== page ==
Coolors.co is another online resource that is invaluable in developing color palettes that work well together. It has a remarkably simple interface that is a pleasure to use. You can choose one or a few colors as a starting point and then hit your spacebar to generate color palettes that work with those colors. The site lets you save palettes that you have generated and acts as a social network to look at and share color schemes with others. One of the most valuable features is that it provides you with RGB, CMYK, PMS, and HSB codes in one space for all the colors in your palette. Coolors also assigns fun names to each color that you can use to delight your client when presenting a brand package.

4. Dribbble

Dribbble is more of a resource than a tool, but it is one that I find myself returning to over and over again. It is a social network for designers that loosely follows a basketball metaphor in line with its name “Dribbble.” Dribbblers can post “shots,” which are 800×600 images of designs. Users can follow, comment on, and like each others’ content as well as place it in a “bucket” similar to a Pinterest board. You also have the ability to “rebound” by posting a design that is inspired by another post, and people can host “playoffs” where designers compete by creating designs from a prompt. Agencies can create “teams” for their designers to organize all of their content in one place. In addition, Dribbble acts as a marketplace for people to hire designers and agencies. They ensure quality content by using an invite system for membership and limiting the number of shots a user can post each month.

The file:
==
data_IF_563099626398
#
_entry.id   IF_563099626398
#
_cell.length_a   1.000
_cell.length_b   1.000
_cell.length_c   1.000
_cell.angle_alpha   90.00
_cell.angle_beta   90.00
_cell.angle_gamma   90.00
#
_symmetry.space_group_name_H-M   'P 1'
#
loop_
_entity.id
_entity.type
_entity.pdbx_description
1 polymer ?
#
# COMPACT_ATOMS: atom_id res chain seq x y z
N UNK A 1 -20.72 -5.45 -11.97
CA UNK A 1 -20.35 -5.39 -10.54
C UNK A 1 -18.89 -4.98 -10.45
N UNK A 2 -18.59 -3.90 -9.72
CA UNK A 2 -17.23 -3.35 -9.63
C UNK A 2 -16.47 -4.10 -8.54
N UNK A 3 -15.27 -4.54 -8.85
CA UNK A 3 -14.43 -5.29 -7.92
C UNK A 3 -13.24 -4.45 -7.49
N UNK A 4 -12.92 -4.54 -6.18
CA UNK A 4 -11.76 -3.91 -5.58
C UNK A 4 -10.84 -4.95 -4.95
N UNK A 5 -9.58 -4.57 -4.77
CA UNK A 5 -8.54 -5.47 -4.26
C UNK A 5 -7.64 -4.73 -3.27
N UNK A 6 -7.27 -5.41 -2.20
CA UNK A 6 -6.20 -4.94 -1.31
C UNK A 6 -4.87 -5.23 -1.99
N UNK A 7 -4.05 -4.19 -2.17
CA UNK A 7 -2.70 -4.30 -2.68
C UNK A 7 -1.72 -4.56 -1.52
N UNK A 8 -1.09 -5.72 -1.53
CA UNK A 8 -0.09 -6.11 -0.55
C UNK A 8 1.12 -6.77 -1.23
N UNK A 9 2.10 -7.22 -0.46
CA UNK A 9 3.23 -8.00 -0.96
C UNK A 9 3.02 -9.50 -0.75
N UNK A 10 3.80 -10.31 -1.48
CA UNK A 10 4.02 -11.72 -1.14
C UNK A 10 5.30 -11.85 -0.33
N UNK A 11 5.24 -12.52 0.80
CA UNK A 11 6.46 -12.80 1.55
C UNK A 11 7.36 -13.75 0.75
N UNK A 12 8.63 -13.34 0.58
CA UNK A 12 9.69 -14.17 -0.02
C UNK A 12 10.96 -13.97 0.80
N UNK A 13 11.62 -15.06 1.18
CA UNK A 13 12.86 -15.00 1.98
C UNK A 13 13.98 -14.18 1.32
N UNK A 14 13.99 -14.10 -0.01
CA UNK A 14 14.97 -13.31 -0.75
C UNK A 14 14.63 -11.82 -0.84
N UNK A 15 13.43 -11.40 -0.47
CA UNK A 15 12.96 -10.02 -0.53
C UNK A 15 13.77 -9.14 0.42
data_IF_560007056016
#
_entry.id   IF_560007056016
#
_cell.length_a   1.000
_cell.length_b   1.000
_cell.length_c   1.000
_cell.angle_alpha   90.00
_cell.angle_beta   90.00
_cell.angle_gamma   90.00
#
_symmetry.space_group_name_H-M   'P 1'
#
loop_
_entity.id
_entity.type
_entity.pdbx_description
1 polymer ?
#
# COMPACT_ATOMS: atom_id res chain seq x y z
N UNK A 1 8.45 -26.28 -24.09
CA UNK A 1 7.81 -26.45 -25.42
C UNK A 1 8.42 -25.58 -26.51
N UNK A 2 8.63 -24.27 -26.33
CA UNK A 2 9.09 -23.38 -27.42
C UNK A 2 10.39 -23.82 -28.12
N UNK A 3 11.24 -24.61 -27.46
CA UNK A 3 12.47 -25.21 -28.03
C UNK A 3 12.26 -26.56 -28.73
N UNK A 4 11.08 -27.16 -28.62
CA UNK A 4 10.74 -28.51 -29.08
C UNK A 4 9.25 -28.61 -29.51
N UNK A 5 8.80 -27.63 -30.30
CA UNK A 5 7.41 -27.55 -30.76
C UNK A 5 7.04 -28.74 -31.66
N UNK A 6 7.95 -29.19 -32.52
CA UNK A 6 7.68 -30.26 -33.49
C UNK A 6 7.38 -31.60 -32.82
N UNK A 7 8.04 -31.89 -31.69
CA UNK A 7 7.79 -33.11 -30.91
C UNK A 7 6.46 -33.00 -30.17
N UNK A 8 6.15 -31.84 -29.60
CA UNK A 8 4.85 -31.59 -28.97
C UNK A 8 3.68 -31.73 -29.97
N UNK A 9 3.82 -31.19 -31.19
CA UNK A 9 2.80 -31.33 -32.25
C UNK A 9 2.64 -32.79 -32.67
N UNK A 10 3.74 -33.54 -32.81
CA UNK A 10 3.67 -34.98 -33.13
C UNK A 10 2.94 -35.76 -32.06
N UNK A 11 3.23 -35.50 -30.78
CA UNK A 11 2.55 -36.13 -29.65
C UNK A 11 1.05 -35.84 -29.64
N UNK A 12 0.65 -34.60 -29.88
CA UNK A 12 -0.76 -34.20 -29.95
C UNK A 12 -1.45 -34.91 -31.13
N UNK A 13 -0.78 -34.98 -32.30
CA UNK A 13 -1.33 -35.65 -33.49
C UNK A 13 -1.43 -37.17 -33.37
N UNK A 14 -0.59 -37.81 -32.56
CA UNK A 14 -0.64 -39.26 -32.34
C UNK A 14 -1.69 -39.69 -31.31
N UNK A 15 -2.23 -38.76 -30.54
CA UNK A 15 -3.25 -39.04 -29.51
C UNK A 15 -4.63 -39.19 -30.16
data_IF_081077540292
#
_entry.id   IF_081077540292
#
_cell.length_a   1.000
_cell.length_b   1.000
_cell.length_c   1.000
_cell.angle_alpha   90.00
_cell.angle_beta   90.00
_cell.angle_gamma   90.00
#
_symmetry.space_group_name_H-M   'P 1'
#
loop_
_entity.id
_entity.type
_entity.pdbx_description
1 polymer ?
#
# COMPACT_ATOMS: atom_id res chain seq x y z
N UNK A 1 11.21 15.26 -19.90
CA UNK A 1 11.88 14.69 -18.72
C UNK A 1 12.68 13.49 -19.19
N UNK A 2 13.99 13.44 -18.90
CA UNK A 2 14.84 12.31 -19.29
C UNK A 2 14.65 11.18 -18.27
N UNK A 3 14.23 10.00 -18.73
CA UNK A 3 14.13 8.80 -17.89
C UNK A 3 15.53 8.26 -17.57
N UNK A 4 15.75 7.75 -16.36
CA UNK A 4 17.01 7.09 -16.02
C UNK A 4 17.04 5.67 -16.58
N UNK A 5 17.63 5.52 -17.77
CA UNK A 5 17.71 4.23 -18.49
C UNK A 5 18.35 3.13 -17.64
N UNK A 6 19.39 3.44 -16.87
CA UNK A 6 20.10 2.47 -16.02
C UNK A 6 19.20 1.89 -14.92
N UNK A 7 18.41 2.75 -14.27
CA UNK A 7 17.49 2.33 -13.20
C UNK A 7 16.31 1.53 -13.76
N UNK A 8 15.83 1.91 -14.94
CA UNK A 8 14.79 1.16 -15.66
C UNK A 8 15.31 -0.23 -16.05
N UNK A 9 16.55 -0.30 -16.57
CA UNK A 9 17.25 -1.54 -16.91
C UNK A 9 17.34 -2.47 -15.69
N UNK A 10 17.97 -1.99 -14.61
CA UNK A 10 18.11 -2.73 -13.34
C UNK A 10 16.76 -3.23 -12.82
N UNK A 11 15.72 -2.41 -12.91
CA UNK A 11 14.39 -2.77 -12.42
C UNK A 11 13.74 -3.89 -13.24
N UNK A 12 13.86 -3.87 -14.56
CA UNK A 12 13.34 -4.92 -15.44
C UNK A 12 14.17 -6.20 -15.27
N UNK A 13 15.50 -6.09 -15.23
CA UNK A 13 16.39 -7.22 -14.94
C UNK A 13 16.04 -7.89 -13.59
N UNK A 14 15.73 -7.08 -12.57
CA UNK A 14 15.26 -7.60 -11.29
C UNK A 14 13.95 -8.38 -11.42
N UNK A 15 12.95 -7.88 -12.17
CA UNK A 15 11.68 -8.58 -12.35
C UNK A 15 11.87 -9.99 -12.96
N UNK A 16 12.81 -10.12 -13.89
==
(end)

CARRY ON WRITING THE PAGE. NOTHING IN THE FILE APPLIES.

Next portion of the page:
My favorite uses for Dribbble are maintaining a personal portfolio, getting inspiration, and interacting with other designers around me. Also, posting designs that I loved, but were ultimately rejected by clients, is quite cathartic and allows for commiserating with other designers. Join the community and start sharing!

5. Good Old Fashioned Pencil and Paper

There is something to be said about the infinite freedom of a blank sheet of paper. When I get excited about a new project, it’s easy to jump to looking for inspiration online, or opening Illustrator, but it is much more valuable to slow down and reach for the sketchbook.  Sketching allows for you to stay “loose” by creating a bunch of different ideas while avoiding the pitfall of getting locked into a single direction when going straight to Illustrator. I usually go about it by creating 20 or so thumbnails of different variations of an idea before I move to a digital tool. I often use Adobe Capture to take the sketch and develop the idea. There is also something sacred about the process of interacting with a physical medium and letting your hand create something new. One of our heroes, Aaron Draplin, is a strong proponent of the value of starting with the sketchbook. I love this video in which he works through his logo design process. Field Notes, Moleskins, and larger sketchbooks are all great options for getting ideas down on paper.

Photo by Kira auf der Heide. Guess where I got it – hint: it’s the first tool in this article.